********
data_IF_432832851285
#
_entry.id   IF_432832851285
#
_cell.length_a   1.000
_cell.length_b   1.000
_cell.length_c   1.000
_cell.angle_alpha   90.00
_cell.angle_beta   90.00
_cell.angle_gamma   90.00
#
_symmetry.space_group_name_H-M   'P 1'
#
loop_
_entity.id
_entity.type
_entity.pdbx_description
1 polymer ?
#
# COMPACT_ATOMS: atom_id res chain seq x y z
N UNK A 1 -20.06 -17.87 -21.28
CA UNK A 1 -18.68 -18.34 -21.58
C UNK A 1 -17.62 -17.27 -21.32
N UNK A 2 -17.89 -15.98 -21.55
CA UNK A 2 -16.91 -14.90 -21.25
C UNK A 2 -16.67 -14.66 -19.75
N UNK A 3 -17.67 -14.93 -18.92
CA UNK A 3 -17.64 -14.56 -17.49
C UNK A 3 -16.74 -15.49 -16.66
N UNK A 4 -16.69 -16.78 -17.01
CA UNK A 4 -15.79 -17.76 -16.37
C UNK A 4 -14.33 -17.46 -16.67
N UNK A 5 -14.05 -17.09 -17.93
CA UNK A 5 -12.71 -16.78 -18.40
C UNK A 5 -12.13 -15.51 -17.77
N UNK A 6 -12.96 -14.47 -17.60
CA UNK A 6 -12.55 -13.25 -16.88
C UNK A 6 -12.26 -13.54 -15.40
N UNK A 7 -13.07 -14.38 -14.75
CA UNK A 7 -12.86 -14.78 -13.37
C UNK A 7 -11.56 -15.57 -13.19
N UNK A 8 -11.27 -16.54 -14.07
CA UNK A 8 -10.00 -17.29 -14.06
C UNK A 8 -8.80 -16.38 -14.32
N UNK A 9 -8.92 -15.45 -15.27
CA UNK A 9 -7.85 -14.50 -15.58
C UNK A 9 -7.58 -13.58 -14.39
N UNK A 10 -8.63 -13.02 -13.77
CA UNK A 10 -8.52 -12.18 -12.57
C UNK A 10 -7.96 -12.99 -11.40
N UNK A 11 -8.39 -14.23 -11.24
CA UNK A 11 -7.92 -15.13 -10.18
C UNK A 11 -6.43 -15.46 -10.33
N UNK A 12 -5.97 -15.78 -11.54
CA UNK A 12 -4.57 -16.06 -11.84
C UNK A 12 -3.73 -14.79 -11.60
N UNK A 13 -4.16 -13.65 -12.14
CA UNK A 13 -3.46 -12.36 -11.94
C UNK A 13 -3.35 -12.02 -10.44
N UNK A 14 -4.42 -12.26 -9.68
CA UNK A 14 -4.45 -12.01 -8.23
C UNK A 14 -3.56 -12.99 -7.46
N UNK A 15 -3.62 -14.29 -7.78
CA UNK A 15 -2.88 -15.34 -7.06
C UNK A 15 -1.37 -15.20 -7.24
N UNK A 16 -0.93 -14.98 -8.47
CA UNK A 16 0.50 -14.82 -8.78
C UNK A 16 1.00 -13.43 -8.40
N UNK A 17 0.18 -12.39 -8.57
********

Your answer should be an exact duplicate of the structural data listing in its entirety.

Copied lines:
data_IF_432832851285
#
_entry.id   IF_432832851285
#
_cell.length_a   1.000
_cell.length_b   1.000
_cell.length_c   1.000
_cell.angle_alpha   90.00
_cell.angle_beta   90.00
_cell.angle_gamma   90.00
#
_symmetry.space_group_name_H-M   'P 1'
#
loop_
_entity.id
_entity.type
_entity.pdbx_description
1 polymer ?
#
# COMPACT_ATOMS: atom_id res chain seq x y z
N UNK A 1 -20.06 -17.87 -21.28
CA UNK A 1 -18.68 -18.34 -21.58
C UNK A 1 -17.62 -17.27 -21.32
N UNK A 2 -17.89 -15.98 -21.55
CA UNK A 2 -16.91 -14.90 -21.25
C UNK A 2 -16.67 -14.66 -19.75
N UNK A 3 -17.67 -14.93 -18.92
CA UNK A 3 -17.64 -14.56 -17.49
C UNK A 3 -16.74 -15.49 -16.66
N UNK A 4 -16.69 -16.78 -17.01
CA UNK A 4 -15.79 -17.76 -16.37
C UNK A 4 -14.33 -17.46 -16.67
N UNK A 5 -14.05 -17.09 -17.93
CA UNK A 5 -12.71 -16.78 -18.40
C UNK A 5 -12.13 -15.51 -17.77
N UNK A 6 -12.96 -14.47 -17.60
CA UNK A 6 -12.55 -13.25 -16.88
C UNK A 6 -12.26 -13.54 -15.40
N UNK A 7 -13.07 -14.38 -14.75
CA UNK A 7 -12.86 -14.78 -13.37
C UNK A 7 -11.56 -15.57 -13.19
N UNK A 8 -11.27 -16.54 -14.07
CA UNK A 8 -10.00 -17.29 -14.06
C UNK A 8 -8.80 -16.38 -14.32
N UNK A 9 -8.92 -15.45 -15.27
CA UNK A 9 -7.85 -14.50 -15.58
C UNK A 9 -7.58 -13.58 -14.39
N UNK A 10 -8.63 -13.02 -13.77
CA UNK A 10 -8.52 -12.18 -12.57
C UNK A 10 -7.96 -12.99 -11.40
N UNK A 11 -8.39 -14.23 -11.24
CA UNK A 11 -7.92 -15.13 -10.18
C UNK A 11 -6.43 -15.46 -10.33
N UNK A 12 -5.97 -15.78 -11.54
CA UNK A 12 -4.57 -16.06 -11.84
C UNK A 12 -3.73 -14.79 -11.60
N UNK A 13 -4.16 -13.65 -12.14
CA UNK A 13 -3.46 -12.36 -11.94
C UNK A 13 -3.35 -12.02 -10.44
N UNK A 14 -4.42 -12.26 -9.68
CA UNK A 14 -4.45 -12.01 -8.23
C UNK A 14 -3.56 -12.99 -7.46
N UNK A 15 -3.62 -14.29 -7.78
CA UNK A 15 -2.88 -15.34 -7.06
C UNK A 15 -1.37 -15.20 -7.24
N UNK A 16 -0.93 -14.98 -8.47
CA UNK A 16 0.50 -14.82 -8.78
C UNK A 16 1.00 -13.43 -8.40
N UNK A 17 0.18 -12.39 -8.57